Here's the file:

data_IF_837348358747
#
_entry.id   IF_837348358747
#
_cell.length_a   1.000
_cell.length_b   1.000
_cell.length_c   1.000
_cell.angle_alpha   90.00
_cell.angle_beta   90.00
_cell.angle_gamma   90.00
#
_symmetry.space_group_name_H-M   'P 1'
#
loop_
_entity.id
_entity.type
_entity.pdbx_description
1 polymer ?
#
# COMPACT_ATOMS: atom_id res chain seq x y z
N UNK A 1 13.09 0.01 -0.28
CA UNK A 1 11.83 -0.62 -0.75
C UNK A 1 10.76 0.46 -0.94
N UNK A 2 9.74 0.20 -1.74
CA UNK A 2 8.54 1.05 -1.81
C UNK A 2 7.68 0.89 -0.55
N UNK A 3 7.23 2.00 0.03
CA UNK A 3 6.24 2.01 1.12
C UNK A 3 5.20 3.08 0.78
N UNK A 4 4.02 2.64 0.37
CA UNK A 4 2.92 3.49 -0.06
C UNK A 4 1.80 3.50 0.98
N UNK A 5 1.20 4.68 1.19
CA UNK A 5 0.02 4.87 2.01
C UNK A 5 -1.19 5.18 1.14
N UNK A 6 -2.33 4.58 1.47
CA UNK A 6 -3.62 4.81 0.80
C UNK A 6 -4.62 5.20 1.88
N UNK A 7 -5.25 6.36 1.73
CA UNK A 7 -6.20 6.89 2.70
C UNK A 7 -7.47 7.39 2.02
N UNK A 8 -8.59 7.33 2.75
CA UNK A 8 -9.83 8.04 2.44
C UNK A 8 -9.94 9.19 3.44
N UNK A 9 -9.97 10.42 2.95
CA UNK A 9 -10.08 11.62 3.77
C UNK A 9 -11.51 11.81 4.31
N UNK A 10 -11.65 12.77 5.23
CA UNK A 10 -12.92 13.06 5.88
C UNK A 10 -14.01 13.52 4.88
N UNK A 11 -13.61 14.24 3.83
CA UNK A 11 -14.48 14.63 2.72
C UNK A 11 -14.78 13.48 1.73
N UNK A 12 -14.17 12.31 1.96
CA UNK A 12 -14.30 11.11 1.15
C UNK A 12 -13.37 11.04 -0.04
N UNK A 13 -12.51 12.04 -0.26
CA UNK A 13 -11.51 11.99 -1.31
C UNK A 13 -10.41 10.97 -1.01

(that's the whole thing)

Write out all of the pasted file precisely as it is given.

data_IF_837348358747
#
_entry.id   IF_837348358747
#
_cell.length_a   1.000
_cell.length_b   1.000
_cell.length_c   1.000
_cell.angle_alpha   90.00
_cell.angle_beta   90.00
_cell.angle_gamma   90.00
#
_symmetry.space_group_name_H-M   'P 1'
#
loop_
_entity.id
_entity.type
_entity.pdbx_description
1 polymer ?
#
# COMPACT_ATOMS: atom_id res chain seq x y z
N UNK A 1 13.09 0.01 -0.28
CA UNK A 1 11.83 -0.62 -0.75
C UNK A 1 10.76 0.46 -0.94
N UNK A 2 9.74 0.20 -1.74
CA UNK A 2 8.54 1.05 -1.81
C UNK A 2 7.68 0.89 -0.55
N UNK A 3 7.23 2.00 0.03
CA UNK A 3 6.24 2.01 1.12
C UNK A 3 5.20 3.08 0.78
N UNK A 4 4.02 2.64 0.37
CA UNK A 4 2.92 3.49 -0.06
C UNK A 4 1.80 3.50 0.98
N UNK A 5 1.20 4.68 1.19
CA UNK A 5 0.02 4.87 2.01
C UNK A 5 -1.19 5.18 1.14
N UNK A 6 -2.33 4.58 1.47
CA UNK A 6 -3.62 4.81 0.80
C UNK A 6 -4.62 5.20 1.88
N UNK A 7 -5.25 6.36 1.73
CA UNK A 7 -6.20 6.89 2.70
C UNK A 7 -7.47 7.39 2.02
N UNK A 8 -8.59 7.33 2.75
CA UNK A 8 -9.83 8.04 2.44
C UNK A 8 -9.94 9.19 3.44
N UNK A 9 -9.97 10.42 2.95
CA UNK A 9 -10.08 11.62 3.77
C UNK A 9 -11.51 11.81 4.31
N UNK A 10 -11.65 12.77 5.23
CA UNK A 10 -12.92 13.06 5.88
C UNK A 10 -14.01 13.52 4.88
N UNK A 11 -13.61 14.24 3.83
CA UNK A 11 -14.48 14.63 2.72
C UNK A 11 -14.78 13.48 1.73
N UNK A 12 -14.17 12.31 1.96
CA UNK A 12 -14.30 11.11 1.15
C UNK A 12 -13.37 11.04 -0.04
N UNK A 13 -12.51 12.04 -0.26
CA UNK A 13 -11.51 11.99 -1.31
C UNK A 13 -10.41 10.97 -1.01